Recently, a study published for the state of Massachusetts identified six states as the Leading Technology States (LTS) in the nation. These states include California, Colorado, Connecticut, Minnesota, New Jersey, and New York. To identify these states, researchers studied a wide variety of data in the areas of innovation, state resources, and results indicators.
The Missouri Economic Research & Information Center (MERIC) has mirrored this study for the state of Missouri, using many of the economic indicators identified in the Massachusetts study, in the Corporation for Enterprise Development’s (CFED) Development Report Card for the States 2001, and a few that are the unique contributions of MERIC. The purpose of this analysis is to present evidence that demonstrates Missouri’s technological capabilities compared to the typical state in the union, as well as to the six states identified as technology leaders by Massachusetts. These indicators have been grouped into four categories: High Technology Industries, Money, Speed, and People.
In general, the conclusion to be drawn from this effort is that Missouri lags far behind the six states identified as technology leaders. In fact, there is much cause for concern, for in approximately half of the indicators chosen for the study, Missouri lags behind not only the technology leaders, but the national average as well. Alarmingly, this is true for all but one indicator in the Hi-Tech Industry category, the category MERIC has identified as most important in determining technology leaders.
The figure on the following page presents a comparison of Missouri and the six LTS. Details about each specific indicator category can be found in the pages that follow. For each category, a state is given a score of 0 to 4, based on their performance. A state receives 1 star if it scores higher than at least 1 other LTS state, 2 stars if it scores higher than at least 3 other LTS states, and 3 stars if it scores higher than all other LTS states. Additionally, a state is given 1 star if it achieves a score higher than the US average for an individual indicator.
Connecticut received a score of 4 in eight categories, by far the most of all states in the study. Of these marks, four of the perfect scores occurred in the Hi-Tech category. By comparison, the Show-Me State received no marks of 4, and only three marks of 3 across all the categories. Further, Missouri outscored more than one other LTS state in only one aggregate category. Finally, and of great concern, Missouri received a combined score of 0.2 for the 10 Hi-Tech industry measures, indicating that the state is well below the national average in this area.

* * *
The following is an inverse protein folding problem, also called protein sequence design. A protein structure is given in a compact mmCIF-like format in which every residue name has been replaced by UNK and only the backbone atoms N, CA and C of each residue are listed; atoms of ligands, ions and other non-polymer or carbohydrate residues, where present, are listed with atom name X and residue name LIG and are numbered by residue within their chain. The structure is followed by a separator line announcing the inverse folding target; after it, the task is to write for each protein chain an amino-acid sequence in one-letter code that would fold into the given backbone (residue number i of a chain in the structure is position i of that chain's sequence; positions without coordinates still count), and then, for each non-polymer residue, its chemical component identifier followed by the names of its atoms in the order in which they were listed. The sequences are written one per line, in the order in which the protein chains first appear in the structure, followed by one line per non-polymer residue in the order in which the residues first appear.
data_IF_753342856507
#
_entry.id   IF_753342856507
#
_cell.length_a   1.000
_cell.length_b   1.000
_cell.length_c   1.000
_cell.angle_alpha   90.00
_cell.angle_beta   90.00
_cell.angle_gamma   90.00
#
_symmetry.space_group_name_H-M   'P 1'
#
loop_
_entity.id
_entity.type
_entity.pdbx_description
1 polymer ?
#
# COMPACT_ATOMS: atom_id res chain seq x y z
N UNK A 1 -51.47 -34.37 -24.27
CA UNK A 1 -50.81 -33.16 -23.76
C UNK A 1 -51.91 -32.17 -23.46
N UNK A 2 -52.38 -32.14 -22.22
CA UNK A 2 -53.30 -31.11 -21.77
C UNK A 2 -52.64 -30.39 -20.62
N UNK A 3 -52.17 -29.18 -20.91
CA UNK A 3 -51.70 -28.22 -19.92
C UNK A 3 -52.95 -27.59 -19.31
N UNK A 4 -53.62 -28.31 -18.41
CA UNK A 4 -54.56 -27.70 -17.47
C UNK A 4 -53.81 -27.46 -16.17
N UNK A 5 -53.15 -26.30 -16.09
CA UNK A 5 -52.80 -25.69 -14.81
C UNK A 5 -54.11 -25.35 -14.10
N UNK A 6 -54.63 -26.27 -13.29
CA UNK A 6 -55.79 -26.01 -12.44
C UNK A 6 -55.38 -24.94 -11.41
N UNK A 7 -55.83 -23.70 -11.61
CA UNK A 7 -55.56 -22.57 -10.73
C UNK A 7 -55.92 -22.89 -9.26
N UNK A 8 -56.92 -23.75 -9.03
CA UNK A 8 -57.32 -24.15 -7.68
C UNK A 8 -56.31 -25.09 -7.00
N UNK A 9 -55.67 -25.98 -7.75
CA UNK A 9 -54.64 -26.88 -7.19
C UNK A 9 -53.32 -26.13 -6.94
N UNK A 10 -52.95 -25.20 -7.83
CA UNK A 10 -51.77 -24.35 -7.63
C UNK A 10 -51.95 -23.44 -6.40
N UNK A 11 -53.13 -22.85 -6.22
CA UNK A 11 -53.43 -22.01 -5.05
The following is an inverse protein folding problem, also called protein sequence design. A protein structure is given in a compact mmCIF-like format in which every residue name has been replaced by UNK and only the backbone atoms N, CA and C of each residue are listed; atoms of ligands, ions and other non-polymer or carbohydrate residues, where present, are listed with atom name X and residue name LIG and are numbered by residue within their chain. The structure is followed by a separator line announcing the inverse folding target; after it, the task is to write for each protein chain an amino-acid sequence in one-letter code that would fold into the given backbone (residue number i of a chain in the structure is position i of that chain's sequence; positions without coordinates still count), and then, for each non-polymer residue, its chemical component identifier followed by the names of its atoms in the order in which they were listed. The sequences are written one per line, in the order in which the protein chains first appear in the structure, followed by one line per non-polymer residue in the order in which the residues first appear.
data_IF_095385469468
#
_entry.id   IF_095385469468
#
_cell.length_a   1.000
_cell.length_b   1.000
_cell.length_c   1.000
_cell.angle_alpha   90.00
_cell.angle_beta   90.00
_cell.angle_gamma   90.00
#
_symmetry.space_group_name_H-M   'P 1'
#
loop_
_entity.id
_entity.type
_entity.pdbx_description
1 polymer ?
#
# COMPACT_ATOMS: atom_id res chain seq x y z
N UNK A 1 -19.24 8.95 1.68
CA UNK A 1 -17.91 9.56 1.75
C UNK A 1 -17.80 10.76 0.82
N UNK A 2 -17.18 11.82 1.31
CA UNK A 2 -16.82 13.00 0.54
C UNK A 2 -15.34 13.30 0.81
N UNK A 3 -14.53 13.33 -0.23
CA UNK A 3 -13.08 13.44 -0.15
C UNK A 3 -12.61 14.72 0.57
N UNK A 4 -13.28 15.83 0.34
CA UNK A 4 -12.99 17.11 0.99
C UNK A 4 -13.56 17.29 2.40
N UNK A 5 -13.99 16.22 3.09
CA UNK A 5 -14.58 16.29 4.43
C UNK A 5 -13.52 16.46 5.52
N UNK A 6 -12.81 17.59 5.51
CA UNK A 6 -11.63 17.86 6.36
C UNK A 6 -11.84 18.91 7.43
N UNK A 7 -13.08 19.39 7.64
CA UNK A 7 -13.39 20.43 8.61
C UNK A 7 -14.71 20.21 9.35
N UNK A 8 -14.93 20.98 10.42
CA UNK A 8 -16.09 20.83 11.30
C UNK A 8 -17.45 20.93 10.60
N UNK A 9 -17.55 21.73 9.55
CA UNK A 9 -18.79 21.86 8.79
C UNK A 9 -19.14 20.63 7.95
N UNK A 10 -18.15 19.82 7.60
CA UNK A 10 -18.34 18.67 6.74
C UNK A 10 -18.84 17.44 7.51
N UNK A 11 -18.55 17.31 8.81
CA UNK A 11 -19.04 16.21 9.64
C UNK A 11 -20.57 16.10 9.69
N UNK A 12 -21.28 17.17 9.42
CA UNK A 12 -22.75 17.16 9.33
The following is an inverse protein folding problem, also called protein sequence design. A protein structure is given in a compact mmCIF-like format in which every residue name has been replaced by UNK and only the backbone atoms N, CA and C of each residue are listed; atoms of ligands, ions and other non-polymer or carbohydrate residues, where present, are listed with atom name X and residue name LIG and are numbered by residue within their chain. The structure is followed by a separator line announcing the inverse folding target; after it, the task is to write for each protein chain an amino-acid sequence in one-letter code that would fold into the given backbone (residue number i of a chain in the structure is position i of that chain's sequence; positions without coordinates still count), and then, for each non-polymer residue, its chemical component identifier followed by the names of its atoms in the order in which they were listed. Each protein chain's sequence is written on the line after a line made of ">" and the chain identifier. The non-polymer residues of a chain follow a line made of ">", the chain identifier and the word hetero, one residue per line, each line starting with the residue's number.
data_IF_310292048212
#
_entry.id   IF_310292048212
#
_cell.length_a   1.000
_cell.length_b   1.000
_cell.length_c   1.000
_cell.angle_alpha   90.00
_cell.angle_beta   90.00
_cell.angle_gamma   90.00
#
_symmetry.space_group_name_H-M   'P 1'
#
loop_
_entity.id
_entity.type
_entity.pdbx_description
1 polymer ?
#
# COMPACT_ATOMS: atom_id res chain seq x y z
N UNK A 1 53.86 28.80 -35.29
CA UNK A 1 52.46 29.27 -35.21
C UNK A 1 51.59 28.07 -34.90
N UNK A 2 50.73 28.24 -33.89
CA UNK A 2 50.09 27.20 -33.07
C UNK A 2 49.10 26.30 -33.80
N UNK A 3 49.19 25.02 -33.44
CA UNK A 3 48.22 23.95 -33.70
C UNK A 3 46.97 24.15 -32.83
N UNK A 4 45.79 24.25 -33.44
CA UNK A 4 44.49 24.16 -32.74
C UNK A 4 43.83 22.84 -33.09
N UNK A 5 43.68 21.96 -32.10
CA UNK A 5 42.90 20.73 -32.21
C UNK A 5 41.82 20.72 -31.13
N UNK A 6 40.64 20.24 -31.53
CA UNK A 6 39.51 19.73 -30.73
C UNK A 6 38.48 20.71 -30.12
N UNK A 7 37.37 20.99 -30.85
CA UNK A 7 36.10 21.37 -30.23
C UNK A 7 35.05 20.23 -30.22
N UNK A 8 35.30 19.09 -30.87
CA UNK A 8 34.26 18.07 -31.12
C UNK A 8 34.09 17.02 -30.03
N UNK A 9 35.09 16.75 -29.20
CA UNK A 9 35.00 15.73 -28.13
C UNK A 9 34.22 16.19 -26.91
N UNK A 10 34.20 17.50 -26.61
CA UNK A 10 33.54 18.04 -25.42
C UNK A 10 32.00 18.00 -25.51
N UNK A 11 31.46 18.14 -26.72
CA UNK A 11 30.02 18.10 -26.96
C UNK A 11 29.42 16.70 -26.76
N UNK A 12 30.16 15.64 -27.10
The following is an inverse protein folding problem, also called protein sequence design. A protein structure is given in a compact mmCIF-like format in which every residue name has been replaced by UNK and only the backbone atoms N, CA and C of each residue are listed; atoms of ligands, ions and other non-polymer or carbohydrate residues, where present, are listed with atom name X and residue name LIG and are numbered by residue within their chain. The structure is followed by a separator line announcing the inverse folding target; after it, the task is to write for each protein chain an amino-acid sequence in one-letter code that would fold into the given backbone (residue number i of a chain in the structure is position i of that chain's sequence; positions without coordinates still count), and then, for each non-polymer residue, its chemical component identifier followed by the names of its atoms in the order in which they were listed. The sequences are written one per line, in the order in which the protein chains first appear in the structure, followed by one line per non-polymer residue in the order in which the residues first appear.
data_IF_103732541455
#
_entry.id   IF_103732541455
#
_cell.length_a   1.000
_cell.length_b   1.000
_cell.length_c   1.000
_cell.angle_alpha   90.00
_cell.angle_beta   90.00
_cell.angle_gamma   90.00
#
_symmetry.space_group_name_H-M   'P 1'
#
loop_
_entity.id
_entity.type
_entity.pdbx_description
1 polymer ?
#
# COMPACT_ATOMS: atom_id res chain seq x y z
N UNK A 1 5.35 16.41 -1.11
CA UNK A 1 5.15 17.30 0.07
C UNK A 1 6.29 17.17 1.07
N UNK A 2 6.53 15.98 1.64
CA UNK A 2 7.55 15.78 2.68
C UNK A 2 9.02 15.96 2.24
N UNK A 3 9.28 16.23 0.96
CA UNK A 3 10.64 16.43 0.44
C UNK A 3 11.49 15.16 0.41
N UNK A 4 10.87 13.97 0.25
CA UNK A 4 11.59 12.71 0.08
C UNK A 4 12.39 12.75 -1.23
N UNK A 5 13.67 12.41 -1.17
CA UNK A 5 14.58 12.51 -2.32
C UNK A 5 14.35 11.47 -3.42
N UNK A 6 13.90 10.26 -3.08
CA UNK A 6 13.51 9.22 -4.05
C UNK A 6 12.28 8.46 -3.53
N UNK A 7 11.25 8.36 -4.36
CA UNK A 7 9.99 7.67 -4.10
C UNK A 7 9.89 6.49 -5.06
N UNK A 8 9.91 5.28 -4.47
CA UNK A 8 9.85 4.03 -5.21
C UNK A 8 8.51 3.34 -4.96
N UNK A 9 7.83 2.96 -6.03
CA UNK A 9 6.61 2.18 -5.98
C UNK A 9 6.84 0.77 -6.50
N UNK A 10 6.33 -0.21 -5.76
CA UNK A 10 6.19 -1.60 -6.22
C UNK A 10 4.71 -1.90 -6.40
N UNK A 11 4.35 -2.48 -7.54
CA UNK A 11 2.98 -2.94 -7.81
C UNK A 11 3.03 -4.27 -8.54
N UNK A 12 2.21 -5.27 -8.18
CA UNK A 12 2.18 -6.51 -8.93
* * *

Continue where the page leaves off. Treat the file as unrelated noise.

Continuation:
Report Card for Missouri and the Leading Technology States
Note: Categories were weighted according to their relative importance to technology. The Hi-Tech category was assigned a weight of 3; Money and Speed were weighted 2 each, and the People category was given a weight of 1.
Admittedly, the results of this study of Missouri’s technological capacity could be considered severe, for it is partial toward those states identified as technology leaders. It was not expected that Missouri would beat every LTS on every indicator. However, the expectation did exist that Missouri, at a minimum, could be considered competitive. Clearly, this is not this case.
Thus, policy makers and business leaders in Missouri must begin exploring ways to increase Missouri’s technological capacity, and with an acute sense of urgency. One of the greatest lessons of the 1990s is that technology is a driving force behind sparking and sustaining economic growth. For Missouri to become competitive with leading states and thereby improve its economic conditions, the state must begin to increase its technological capacity.